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Vulnerable Blue Dogs predict Trump victory over Biden

Reps. Jared Golden and Marie Gluesenkamp Pérez are on GOP's target list this year

Rep. Marie Gluesenkamp Pérez, D-Wash., is seen here in the office of Rep. Jared Golden, D-Maine, to discuss the Blue Dog agenda in 2023.
Rep. Marie Gluesenkamp Pérez, D-Wash., is seen here in the office of Rep. Jared Golden, D-Maine, to discuss the Blue Dog agenda in 2023. (Bill Clark/CQ Roll Call file photo)

A pair of vulnerable Blue Dog House Democrats from opposite ends of the country are both predicting that President Joe Biden would lose reelection to former President Donald Trump this year.

“In 2025, I believe Trump is going to be in the White House,” Rep. Jared Golden, D-Maine, wrote in the Bangor Daily News on Tuesday. “Maine’s representatives will need to work with him when it benefits Mainers, hold him accountable when it does not and work independently across the aisle no matter what.”

Golden is a co-chair of the Blue Dog Democrats, a traditionally moderate or fiscally conservative coalition whose membership has been dwindling in recent years. He represents the sprawling and largely rural Maine district whose electoral vote Trump has carried in both of his White House bids. Golden will likely be relying on ticket-splitting voters to remain in Congress, including voters who back both Trump and Sen. Angus King, an independent who caucuses with the Democrats.

In his op-ed, Golden downplayed doomsday predictions about a second Trump term and its consequences for U.S. democracy.

“Pearl-clutching about a Trump victory ignores the strength of our democracy,” Golden wrote. “Jan. 6, 2021, was a dark day. But Americans stood strong. Hundreds of police officers protected the democratic process against thousands who tried to use violence to upend it. Judges and state election officials upheld our election laws. Members of Congress, including leaders from both parties, certified the election results.”

On the other side of the country, Rep. Marie Gluesenkamp Pérez of Washington, who is also a Blue Dog co-chair, said that after last week’s debate, which led to new questions about Biden’s fitness for the job, she anticipated that Trump would win in November.

“I know that’s difficult, but I think the damage has been done by that debate,” she told KATU-TV.

Republicans have targeted both Golden and Gluesenkamp Pérez for defeat this year. National Republican Congressional Committee spokesperson Ben Petersen said Gluesenkamp Pérez’s “refusal to say whether Biden is fit to serve proves she’s a spineless politician only looking out for herself.”

Gluesenkamp Pérez is running in a race rated as a Toss-up by Inside Elections with Nathan L. Gonzales. The contest in Maine’s 2nd District is rated Lean Democratic.

Washington’s 3rd District flipped from Republican to Democratic in 2022, and Gluesenkamp Pérez appears likely to have a rematch against Republican Joe Kent. Golden faces state Rep. Rep. Austin Theriault, a former NASCAR driver who has Trump’s backing in the race.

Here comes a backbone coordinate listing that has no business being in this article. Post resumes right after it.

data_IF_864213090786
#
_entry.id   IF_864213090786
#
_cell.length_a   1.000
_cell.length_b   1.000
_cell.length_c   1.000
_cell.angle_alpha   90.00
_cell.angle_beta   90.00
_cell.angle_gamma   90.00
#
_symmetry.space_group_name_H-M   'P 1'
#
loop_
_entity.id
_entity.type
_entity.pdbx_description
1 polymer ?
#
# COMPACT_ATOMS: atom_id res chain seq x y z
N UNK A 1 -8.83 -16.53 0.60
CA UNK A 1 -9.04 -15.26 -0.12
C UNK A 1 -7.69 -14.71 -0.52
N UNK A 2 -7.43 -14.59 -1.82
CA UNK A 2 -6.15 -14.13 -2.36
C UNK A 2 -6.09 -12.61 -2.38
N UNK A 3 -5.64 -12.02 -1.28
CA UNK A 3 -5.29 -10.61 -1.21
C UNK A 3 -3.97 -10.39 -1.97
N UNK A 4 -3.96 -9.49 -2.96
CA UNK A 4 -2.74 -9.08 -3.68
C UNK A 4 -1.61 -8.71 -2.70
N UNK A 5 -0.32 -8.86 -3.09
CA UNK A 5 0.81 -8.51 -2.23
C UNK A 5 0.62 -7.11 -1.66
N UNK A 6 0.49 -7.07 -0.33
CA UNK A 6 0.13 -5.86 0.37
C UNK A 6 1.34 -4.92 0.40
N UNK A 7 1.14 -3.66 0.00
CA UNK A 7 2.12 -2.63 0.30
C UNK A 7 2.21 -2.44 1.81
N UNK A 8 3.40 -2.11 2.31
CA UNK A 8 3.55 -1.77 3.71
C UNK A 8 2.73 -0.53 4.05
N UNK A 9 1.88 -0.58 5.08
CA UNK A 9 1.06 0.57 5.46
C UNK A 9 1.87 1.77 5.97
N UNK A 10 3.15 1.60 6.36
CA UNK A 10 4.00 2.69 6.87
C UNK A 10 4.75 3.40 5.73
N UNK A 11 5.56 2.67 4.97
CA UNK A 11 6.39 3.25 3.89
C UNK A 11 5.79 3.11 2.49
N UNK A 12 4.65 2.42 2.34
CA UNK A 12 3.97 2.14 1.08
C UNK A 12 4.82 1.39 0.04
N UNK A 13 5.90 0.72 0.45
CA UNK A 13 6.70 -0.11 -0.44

The comments from the two vulnerable incumbents came Tuesday when Rep. Lloyd Doggett of Texas became the first sitting House Democrat to call for Biden to step aside from the 2024 race.

“President Biden saved our democracy by delivering us from Trump in 2020. He must not deliver us to Trump in 2024,” Doggett said in a statement. There has been every indication from the White House and his campaign that Biden intends to stay in the race.

But Doggett said in an interview with NBC News that he was making his statement in part to give space for other members to express their views, some of whom have privately expressed support for Doggett’s position, he said.

“I understand it was a limb when I crawled out on it. I’ve been in Congress — you can tell I’m not the most youthful member there, and I’m not the most endangered member,” the 77-year-old, 15-term incumbent said. “And I thought it was time for me to speak up.”

Karine Jean-Pierre, the White House press secretary, addressed Democrats’ concerns during a sometimes testy press briefing Tuesday.

“I want to say we understand the concerns. We get it,” she said. “The president did not have a great night.”

In a major change to Biden’s schedule, she announced that he will travel to Wisconsin on Friday and Philadelphia on Sunday for campaign events. While in Wisconsin, a key battleground, the president will sit for a one-on-one interview with ABC News anchor George Stephanopoulos, Jean-Pierre said.

Biden on Tuesday evening made the short trip to McLean, Va., a wealthy Washington suburb, for a fundraiser. He spoke for about six minutes, at one point apologizing to donors for his debate performance and blaming his recent travel to France and a G7 summit in Italy.

“I decided to travel around the world a couple of times … shortly before the debate. … I didn’t listen to my staff,” Biden told donors, before adding: “And then I almost fell asleep on stage.”

Daniela Altimari and John T. Bennett contributed to this report.